(italic = started but not yet finished - quite a lot of those this month)
No Country for Old Men; Cormac McCarthy
The Great Transformation; Karen Armstrong
Aliens: why they are here; Bryan Appleyard
The Gift of Therapy; Irving Yalom
Redeeming Time: T.S. Eliot's "Four Quartets" ; Kenneth Paul Kramer
Horror films; Colin Odell and Michelle LeBlanc (this last written by someone on my lj f-list. Not sure if it's OK to say who.)
Classical Religions and Myths of the Mediterranean Basin; Dr. Jon David Solomon (read by Ben Kingsley)
Ghost Stories; MR James (read by Derek Jacobi)
Cloud Atlas; David Mitchell
The Great Poets; WB Yeats
Jonathan Strange and Mr Norrell; Susannah Clarke (read by Simon Prebble)
Aliens: why they are here is an interesting book. It's by a journalist who writes for mags like Vanity Fair - so fairly good writing, but good in a journalistic rather than cultural way. It's a run-through the history of UFO/contact type stories since the 2ndWW. He shows how popular accounts influenced films and books, which in turn influenced the way people report 'sightings'. He is excellent - being a good journalist - at going back to primary, or at least secondary, sources (the original yellowing newspaper reports for instance) and showing how the same story has been retold in different ways as the conventions change. I also thought he successfully adopted a neutral tone, with no intrusive debunking nor endorsing message. He is least successful where he tries to make weighty statements about the meaning of otherness and so on, but you can get the works on that elsewhere. To sum up - a book-length version of what you can get in Fortean Times, one of my favourite periodicals.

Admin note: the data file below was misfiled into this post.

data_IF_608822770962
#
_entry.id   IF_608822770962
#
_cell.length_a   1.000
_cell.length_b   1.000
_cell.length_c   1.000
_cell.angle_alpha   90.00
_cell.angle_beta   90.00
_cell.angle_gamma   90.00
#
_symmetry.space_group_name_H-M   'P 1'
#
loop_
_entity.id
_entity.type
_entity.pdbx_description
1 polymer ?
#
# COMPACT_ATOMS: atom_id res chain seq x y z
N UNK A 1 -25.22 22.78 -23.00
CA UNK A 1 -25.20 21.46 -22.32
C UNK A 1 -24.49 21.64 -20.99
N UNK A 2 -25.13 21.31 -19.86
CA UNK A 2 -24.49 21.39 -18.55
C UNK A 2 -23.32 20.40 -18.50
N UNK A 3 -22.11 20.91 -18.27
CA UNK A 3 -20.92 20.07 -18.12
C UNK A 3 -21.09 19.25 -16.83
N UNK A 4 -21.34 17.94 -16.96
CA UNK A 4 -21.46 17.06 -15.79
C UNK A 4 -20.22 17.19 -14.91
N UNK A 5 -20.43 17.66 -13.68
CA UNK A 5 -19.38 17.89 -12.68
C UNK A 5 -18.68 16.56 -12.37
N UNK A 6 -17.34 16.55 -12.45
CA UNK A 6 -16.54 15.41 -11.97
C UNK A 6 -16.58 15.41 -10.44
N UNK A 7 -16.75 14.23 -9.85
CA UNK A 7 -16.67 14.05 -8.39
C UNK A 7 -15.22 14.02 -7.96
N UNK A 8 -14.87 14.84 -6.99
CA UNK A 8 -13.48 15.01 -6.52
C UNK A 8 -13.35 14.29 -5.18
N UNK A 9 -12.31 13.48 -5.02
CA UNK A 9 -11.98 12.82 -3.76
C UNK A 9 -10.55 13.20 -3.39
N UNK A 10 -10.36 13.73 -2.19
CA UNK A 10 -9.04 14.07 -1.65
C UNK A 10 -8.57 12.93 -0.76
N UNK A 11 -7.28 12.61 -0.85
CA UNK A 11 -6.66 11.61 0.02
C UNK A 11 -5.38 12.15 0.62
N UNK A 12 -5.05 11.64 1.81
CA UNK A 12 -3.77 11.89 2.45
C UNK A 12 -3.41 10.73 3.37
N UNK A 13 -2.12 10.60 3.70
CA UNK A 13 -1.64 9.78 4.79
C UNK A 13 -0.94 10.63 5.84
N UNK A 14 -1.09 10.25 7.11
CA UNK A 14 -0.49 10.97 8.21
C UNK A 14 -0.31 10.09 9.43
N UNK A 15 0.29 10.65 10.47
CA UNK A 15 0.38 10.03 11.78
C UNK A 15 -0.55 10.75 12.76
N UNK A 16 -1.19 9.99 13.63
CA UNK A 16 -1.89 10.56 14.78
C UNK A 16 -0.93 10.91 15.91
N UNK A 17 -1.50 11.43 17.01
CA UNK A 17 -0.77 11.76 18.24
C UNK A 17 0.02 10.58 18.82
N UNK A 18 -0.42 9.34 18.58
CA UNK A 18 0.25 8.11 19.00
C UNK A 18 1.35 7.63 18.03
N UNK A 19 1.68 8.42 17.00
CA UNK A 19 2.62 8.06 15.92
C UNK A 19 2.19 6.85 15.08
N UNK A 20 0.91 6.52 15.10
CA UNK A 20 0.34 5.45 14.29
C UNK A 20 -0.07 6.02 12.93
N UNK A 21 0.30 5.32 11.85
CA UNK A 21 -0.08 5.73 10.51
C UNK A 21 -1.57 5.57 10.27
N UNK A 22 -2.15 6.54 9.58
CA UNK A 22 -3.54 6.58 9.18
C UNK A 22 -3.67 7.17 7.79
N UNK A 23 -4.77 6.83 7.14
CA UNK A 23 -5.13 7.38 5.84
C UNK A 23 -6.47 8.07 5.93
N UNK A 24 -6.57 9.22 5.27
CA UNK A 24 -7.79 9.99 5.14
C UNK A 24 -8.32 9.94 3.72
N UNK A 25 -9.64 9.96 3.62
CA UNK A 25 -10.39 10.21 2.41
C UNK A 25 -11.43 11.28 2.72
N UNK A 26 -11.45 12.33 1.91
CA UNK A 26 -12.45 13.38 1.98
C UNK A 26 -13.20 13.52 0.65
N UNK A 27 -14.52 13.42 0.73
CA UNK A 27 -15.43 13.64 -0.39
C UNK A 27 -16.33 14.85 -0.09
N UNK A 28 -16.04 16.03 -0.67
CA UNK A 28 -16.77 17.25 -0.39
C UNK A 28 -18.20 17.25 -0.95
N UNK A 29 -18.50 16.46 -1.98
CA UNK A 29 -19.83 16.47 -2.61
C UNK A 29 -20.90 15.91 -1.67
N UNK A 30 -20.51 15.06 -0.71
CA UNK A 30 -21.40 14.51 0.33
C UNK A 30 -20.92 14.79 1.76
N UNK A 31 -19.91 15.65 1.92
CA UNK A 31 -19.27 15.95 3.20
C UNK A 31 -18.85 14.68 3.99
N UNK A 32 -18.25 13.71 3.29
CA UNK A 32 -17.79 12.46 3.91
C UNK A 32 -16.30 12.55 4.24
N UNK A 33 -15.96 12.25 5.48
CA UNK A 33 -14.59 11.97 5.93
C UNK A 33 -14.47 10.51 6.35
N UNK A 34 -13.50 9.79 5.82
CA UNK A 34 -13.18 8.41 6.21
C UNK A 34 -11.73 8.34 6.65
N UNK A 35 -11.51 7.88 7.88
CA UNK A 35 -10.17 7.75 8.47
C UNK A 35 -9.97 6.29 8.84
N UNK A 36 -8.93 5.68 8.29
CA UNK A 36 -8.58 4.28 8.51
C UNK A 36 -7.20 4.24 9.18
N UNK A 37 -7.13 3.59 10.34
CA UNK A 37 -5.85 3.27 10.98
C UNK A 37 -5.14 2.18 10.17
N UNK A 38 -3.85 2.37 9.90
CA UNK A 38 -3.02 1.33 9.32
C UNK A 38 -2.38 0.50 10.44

The Gift of Therapy is a book by an existential/humanist therapist. One thing I like about his work is that he emphasises being-in-the-present with the client. The impact of just sitting with them, with the things that are happening for them and for you.
Redeeming Time Is an interesting analysis of the Four Quartets, which are my favourite poems at the moment. I think the poems are about what it is like to be in the present, and about the experience of being in time, rather than being primarily about Anglicanism. I think the religion is just a cover for the intense feeling of what it is like to be a person existing just on this knife edge of now. I thought the title would mean that this writer might concentrate on 'time' but he concentrates on 'redeeming'. Still, fair enough, and that makes it a more challenging read.